Are Plastic Bottles Really Hazardous to my Health?

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  • Written By: Mary McMahon
  • Edited By: Bronwyn Harris
  • Last Modified Date: 19 October 2016
  • Copyright Protected:
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Some plastic bottles are believed to be potentially hazardous to human health, because they contain chemicals which could cause health problems. As a quick rule of thumb, hard plastics numbered 2, 4, or 5 are generally believed to be safe, while plastics labeled 1, 3, and 7 are believed to be potentially hazardous, especially if they are reused. Because of concerns about the safety of plastic bottles, some consumers prefer to use metal or glass bottles for their beverages.

Several chemicals used in the manufacture of certain plastics are of concern. The first is bisphenol-A (BPA) which is known to be an endocrine disrupter, meaning that it causes a hormone imbalance. BPA has been linked to cancers in lab animals, and there is some concern that it could also cause cancers in humans. BPA is most notably present in Lexan, a hard plastic which carries the number 7; Lexan bottles were often sold as an environmentally friendly long-use water bottle before the risks of BPA were fully realized.


Another chemical of concern in plastic bottles is Bis(2-ethylhexyl)phthalate (DEHP), a chemical which is used as a plasticizer. DEHP is present in flexible plastics with numbers like 1 and 3; these plastics are often designed for single use, and not intended for extended re-use. DEHP is also believed to have a potential for endocrine disruption, and it has been linked with obesity in some studies. Other chemicals used in the manufacture of plastics can include things like chlorine, which are not generally good for human health.

The chemicals present in plastic bottles can leach into their contents in a number of ways. Extended regular use can result in leaching, and leaching can be accelerated by damage to the bottle, heat exposure, and cleaning agents. As chemicals leach into the contents of the bottle, they pose a risk to anyone drinking from the bottle, who might ingest those chemicals unwittingly. For people who use a lot of plastic bottles, long-term exposure through leaching could lead to health problems in the future.

Plastics labeled with a “1” are designed to be used once, and then recycled. Such plastics are generally believed to be safe for a single use, which explains why they are widely used to package soft drinks, but some people feel that they should not be re-used. Reuse of these plastic bottles could put consumers at risk of leaching and DEHP exposure.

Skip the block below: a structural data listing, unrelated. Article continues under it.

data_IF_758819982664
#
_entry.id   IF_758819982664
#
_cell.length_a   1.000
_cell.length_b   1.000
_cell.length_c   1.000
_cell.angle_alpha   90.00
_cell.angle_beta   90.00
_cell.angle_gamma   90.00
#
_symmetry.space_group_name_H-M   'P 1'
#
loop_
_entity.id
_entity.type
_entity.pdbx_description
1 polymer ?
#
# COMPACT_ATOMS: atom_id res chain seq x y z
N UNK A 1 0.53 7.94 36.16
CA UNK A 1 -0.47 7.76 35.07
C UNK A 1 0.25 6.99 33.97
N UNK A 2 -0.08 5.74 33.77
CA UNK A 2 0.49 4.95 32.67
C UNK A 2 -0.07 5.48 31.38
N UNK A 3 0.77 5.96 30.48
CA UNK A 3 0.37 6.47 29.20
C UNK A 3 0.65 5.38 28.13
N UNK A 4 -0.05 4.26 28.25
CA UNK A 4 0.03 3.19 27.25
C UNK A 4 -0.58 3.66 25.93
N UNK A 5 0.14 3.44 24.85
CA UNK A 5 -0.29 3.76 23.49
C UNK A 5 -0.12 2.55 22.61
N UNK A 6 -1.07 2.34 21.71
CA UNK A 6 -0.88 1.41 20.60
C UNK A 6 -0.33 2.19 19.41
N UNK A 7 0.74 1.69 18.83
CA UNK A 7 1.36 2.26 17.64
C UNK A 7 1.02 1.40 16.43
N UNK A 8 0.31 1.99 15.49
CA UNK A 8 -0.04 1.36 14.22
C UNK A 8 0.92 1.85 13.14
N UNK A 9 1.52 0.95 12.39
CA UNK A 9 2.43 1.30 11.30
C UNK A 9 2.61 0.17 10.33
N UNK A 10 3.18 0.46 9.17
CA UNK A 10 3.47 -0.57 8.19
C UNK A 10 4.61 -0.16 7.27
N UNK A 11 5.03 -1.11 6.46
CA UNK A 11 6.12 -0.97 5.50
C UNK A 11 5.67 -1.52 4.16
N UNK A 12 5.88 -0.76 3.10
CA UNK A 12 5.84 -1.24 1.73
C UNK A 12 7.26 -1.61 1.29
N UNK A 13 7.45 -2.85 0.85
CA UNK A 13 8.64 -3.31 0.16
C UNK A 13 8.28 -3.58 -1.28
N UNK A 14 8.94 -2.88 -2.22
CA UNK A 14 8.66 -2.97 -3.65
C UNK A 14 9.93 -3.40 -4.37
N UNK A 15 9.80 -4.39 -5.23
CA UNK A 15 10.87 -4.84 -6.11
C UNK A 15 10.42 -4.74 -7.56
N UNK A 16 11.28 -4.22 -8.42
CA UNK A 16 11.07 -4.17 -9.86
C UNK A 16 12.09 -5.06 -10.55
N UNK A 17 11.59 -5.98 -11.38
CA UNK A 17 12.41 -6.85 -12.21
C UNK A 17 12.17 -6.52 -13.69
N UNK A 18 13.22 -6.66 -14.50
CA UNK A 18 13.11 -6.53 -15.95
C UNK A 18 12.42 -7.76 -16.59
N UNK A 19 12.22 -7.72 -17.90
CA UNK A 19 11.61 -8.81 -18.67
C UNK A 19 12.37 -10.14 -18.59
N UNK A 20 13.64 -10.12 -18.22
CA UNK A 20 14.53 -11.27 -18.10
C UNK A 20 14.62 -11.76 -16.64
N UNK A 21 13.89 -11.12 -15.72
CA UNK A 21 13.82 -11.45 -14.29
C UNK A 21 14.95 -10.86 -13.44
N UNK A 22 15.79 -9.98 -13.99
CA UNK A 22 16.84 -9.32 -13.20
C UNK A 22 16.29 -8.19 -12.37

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Post 4

@MrsPramm - If you want to have a long term safe plastic bottle then get one is being sold by a reputable sports store or something like that. It's not compulsory for people to buy bottles from stores and then reuse them. Reuse is better than nothing, I suppose, but even better than that is not buying disposable bottles in the first place.

Post 3

@browncoat - Well, that's probably a universal problem, but I'd still be wary about different kinds of plastic in temporary bottles. Especially now that people are becoming more eco-conscious and plastic is often made to be biodegradable. If it is made to break down over time, then it could break down into the water you're drinking if you keep it for too long.

Post 2

Apparently the main problem with plastic bottles is not that the plastic is going to leach chemicals into the water, but that bacteria can form in them.

I will usually buy a bottle of water and then just refill the bottle over and over so I'm not wasting plastic. But apparently after a while the bottles can become a bit of a health hazard, because they have so many little nooks and crannies around the lid where bacteria can grow, and they are usually clear, giving the bacteria the sunlight and warmth they need to make a home.

Which is not to say that you shouldn't reuse bottles, but you should definitely wash them regularly and replace them before they get too old.

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